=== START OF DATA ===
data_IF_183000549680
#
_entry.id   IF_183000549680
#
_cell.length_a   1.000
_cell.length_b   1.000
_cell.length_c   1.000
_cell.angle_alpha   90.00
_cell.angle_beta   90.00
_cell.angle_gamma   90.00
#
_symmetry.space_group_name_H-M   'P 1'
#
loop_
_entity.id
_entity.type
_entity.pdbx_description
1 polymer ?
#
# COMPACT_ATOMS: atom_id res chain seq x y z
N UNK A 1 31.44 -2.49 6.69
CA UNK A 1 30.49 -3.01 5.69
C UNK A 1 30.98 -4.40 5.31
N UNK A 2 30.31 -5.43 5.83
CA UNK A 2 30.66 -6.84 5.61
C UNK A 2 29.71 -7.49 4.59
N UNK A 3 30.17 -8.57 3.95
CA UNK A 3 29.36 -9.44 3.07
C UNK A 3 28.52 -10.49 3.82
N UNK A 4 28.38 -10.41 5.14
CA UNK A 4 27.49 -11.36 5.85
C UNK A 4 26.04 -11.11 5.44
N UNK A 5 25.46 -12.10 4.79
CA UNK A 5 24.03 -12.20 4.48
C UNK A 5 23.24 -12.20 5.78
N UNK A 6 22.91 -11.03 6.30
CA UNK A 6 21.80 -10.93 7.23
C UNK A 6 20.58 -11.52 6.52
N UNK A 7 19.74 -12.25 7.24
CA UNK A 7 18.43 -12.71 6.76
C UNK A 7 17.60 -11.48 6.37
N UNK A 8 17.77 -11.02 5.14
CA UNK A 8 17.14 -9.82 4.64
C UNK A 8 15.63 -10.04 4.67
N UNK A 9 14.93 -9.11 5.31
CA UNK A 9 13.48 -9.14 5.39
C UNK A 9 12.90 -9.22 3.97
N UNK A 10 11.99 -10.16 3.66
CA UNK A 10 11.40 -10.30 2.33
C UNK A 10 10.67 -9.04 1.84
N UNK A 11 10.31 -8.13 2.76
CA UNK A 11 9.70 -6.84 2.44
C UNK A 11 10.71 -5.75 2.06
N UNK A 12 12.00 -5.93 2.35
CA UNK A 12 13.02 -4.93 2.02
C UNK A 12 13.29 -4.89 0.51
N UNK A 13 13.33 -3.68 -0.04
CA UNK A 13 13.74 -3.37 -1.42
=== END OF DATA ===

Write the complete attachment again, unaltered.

data_IF_183000549680
#
_entry.id   IF_183000549680
#
_cell.length_a   1.000
_cell.length_b   1.000
_cell.length_c   1.000
_cell.angle_alpha   90.00
_cell.angle_beta   90.00
_cell.angle_gamma   90.00
#
_symmetry.space_group_name_H-M   'P 1'
#
loop_
_entity.id
_entity.type
_entity.pdbx_description
1 polymer ?
#
# COMPACT_ATOMS: atom_id res chain seq x y z
N UNK A 1 31.44 -2.49 6.69
CA UNK A 1 30.49 -3.01 5.69
C UNK A 1 30.98 -4.40 5.31
N UNK A 2 30.31 -5.43 5.83
CA UNK A 2 30.66 -6.84 5.61
C UNK A 2 29.71 -7.49 4.59
N UNK A 3 30.17 -8.57 3.95
CA UNK A 3 29.36 -9.44 3.07
C UNK A 3 28.52 -10.49 3.82
N UNK A 4 28.38 -10.41 5.14
CA UNK A 4 27.49 -11.36 5.85
C UNK A 4 26.04 -11.11 5.44
N UNK A 5 25.46 -12.10 4.79
CA UNK A 5 24.03 -12.20 4.48
C UNK A 5 23.24 -12.20 5.78
N UNK A 6 22.91 -11.03 6.30
CA UNK A 6 21.80 -10.93 7.23
C UNK A 6 20.58 -11.52 6.52
N UNK A 7 19.74 -12.25 7.24
CA UNK A 7 18.43 -12.71 6.76
C UNK A 7 17.60 -11.48 6.37
N UNK A 8 17.77 -11.02 5.14
CA UNK A 8 17.14 -9.82 4.64
C UNK A 8 15.63 -10.04 4.67
N UNK A 9 14.93 -9.11 5.31
CA UNK A 9 13.48 -9.14 5.39
C UNK A 9 12.90 -9.22 3.97
N UNK A 10 11.99 -10.16 3.66
CA UNK A 10 11.40 -10.30 2.33
C UNK A 10 10.67 -9.04 1.84
N UNK A 11 10.31 -8.13 2.76
CA UNK A 11 9.70 -6.84 2.44
C UNK A 11 10.71 -5.75 2.06
N UNK A 12 12.00 -5.93 2.35
CA UNK A 12 13.02 -4.93 2.02
C UNK A 12 13.29 -4.89 0.51
N UNK A 13 13.33 -3.68 -0.04
CA UNK A 13 13.74 -3.37 -1.42